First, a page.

Theresa May returns from the Easter recess facing pressure from all quarters of her party to consider her position as prime minister – but secure in the knowledge that there remains very little they can do to force her to go. Here’s a look at the pressure points on her.
Most Tory MPs believe the only way to force May from office would be for a mass delegation of cabinet ministers to tell her that her time is up. For now, that seems unlikely – Tory cabinet ministers who have an eye on the leadership are less keen to see a contest before the first phase of Brexit has been delivered.
Cabinet ministers are also unlikely to act as a bloc, with remainers and leavers in the cabinet showing no sign of acting together. Should May decide to agree some form of closer customs arrangement as a means of getting Labour to back the deal, then it could prompt some cabinet walkouts, such as the international trade secretary, Liam Fox. However, even two or three resignations are unlikely to persuade May to step down.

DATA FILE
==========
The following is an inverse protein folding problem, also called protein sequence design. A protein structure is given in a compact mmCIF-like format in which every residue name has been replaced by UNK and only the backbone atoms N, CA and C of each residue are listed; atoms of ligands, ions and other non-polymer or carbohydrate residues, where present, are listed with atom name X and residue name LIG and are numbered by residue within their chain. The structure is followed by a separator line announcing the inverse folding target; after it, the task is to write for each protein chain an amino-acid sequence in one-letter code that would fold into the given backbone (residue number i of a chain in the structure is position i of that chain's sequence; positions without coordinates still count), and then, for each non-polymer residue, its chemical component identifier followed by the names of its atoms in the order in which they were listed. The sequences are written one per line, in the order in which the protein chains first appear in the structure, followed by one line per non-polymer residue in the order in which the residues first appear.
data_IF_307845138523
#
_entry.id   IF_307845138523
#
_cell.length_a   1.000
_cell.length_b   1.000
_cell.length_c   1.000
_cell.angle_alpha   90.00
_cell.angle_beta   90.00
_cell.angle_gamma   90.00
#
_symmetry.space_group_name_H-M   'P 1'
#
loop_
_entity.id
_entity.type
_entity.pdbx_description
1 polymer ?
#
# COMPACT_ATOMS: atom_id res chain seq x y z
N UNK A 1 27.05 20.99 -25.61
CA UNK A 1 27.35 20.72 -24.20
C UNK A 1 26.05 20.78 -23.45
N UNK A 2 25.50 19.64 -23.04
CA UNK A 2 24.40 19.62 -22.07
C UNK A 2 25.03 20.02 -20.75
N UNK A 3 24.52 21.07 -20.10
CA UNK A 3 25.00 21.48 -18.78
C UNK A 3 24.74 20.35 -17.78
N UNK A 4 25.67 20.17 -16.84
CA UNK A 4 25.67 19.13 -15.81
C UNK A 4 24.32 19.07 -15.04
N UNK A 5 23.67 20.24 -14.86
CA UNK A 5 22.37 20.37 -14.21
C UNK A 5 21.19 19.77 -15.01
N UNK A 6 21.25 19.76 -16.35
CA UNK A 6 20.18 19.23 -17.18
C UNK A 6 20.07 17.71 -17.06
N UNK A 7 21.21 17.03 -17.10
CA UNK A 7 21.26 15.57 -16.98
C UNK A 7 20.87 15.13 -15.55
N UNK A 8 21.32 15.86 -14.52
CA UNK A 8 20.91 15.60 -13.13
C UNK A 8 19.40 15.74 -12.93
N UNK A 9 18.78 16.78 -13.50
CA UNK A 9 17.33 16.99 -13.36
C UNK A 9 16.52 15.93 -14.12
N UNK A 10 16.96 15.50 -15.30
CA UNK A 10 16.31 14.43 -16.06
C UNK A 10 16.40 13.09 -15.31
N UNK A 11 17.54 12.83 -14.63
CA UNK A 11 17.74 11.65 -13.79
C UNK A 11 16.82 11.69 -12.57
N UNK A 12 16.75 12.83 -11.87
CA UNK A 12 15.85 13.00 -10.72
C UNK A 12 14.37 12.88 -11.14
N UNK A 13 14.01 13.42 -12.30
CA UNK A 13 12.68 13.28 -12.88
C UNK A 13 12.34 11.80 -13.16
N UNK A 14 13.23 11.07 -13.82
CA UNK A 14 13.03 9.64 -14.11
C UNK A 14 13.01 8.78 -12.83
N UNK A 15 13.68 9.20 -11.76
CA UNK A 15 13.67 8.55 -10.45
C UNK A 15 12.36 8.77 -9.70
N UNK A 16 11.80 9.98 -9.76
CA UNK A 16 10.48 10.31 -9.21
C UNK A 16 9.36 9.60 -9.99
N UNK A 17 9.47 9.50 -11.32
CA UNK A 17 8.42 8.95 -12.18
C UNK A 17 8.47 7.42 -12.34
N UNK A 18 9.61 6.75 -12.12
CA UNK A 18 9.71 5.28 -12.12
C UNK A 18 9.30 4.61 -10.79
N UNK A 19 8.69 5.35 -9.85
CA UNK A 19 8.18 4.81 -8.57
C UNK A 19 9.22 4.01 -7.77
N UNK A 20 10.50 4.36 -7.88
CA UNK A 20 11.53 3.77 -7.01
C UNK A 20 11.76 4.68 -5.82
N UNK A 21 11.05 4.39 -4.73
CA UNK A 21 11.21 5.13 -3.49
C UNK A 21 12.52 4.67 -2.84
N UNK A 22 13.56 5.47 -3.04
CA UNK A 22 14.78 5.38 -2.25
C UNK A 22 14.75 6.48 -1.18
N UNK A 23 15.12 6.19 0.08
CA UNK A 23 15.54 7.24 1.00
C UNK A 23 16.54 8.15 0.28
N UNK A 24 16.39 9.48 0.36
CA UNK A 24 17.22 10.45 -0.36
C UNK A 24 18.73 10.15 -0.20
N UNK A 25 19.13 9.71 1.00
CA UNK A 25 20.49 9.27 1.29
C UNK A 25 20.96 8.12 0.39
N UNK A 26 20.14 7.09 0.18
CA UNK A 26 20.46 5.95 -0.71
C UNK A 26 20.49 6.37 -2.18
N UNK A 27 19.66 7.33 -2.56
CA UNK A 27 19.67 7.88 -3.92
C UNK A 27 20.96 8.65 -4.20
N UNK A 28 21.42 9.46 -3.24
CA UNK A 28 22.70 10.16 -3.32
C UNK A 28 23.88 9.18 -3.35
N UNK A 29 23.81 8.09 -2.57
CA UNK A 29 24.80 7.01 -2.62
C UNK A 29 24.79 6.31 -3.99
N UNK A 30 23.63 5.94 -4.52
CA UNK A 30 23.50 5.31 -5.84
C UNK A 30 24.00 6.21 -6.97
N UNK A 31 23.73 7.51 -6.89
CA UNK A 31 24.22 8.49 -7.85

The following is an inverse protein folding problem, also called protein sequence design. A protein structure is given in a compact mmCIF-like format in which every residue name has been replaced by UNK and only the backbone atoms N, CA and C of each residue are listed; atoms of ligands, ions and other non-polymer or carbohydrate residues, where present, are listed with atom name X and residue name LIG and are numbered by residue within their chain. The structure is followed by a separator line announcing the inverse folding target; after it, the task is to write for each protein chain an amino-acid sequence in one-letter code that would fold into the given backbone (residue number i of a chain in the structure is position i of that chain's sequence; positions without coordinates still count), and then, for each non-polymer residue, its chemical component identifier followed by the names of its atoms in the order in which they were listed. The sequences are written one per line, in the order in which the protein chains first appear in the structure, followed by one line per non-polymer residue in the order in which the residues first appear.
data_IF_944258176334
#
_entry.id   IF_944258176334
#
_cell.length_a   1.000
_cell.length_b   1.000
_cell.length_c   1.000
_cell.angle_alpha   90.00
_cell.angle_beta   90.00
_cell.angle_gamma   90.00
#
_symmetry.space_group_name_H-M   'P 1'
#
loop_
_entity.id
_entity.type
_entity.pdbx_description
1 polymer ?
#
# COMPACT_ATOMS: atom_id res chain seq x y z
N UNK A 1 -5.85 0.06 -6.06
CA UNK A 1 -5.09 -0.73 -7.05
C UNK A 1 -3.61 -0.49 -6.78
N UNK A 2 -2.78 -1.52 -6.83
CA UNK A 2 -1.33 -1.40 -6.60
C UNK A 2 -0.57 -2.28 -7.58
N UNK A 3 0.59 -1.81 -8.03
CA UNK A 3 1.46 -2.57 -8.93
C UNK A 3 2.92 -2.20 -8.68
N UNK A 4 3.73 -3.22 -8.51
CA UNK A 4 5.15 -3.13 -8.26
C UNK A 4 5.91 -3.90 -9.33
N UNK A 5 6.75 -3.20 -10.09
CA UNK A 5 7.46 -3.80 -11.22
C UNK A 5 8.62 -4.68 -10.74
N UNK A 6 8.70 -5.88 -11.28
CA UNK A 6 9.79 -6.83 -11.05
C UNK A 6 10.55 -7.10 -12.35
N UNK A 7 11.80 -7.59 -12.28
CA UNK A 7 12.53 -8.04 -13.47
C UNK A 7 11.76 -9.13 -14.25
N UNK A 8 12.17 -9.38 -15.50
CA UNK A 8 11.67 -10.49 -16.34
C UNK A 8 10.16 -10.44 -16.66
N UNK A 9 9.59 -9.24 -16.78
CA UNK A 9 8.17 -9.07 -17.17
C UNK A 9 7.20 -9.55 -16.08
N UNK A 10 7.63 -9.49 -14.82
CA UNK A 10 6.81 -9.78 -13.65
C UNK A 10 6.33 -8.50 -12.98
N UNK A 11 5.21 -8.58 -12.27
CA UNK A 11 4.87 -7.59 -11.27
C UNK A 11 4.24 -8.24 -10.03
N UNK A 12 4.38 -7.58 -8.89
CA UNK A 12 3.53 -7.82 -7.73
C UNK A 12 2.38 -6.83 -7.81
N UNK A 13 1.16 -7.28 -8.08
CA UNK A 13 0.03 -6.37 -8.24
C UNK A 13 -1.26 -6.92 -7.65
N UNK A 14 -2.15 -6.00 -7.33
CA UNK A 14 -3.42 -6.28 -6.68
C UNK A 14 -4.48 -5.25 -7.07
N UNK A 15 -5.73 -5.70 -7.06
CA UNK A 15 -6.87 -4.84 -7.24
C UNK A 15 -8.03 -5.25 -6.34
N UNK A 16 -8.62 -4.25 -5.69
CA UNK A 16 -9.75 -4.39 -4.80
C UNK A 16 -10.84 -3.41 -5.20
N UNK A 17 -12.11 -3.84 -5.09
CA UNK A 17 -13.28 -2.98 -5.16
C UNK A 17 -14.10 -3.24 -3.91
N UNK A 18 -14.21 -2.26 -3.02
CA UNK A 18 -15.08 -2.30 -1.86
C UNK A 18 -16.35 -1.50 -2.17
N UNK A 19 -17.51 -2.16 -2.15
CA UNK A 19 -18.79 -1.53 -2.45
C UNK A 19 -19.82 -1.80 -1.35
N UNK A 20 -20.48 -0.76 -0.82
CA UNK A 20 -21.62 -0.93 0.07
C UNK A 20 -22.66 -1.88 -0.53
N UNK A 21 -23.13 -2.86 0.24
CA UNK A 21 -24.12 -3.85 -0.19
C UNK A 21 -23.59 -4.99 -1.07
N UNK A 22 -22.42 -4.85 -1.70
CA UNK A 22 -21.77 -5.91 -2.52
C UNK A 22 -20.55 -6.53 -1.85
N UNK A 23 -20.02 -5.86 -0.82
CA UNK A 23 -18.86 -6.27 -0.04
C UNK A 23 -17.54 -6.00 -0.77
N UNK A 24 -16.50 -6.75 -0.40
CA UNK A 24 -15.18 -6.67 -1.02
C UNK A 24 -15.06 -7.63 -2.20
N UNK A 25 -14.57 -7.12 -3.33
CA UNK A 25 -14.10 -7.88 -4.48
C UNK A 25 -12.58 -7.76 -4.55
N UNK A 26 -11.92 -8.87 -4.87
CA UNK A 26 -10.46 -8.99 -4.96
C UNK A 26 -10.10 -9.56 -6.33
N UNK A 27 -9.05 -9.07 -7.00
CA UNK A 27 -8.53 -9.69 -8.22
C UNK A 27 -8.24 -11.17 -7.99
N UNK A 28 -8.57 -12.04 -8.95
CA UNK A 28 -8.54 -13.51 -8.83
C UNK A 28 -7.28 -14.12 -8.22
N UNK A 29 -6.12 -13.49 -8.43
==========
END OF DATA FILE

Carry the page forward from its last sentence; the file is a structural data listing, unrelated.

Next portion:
For now, May is protected from a binding challenge to her leadership by a party rule that means she has a year’s grace after winning a vote of no confidence in December. The 1922 Committee of Tory backbenchers could change the rules to allow a challenge sooner – a move which could convince the prime minister to go of her own accord.
Opinion is split on the committee. Nigel Evans, the committee’s joint executive secretary, said the process for selecting a new leader “can’t start soon enough” but others are known to be more cautious.
The committee, which will meet and vote on Tuesday, could decide to scrap…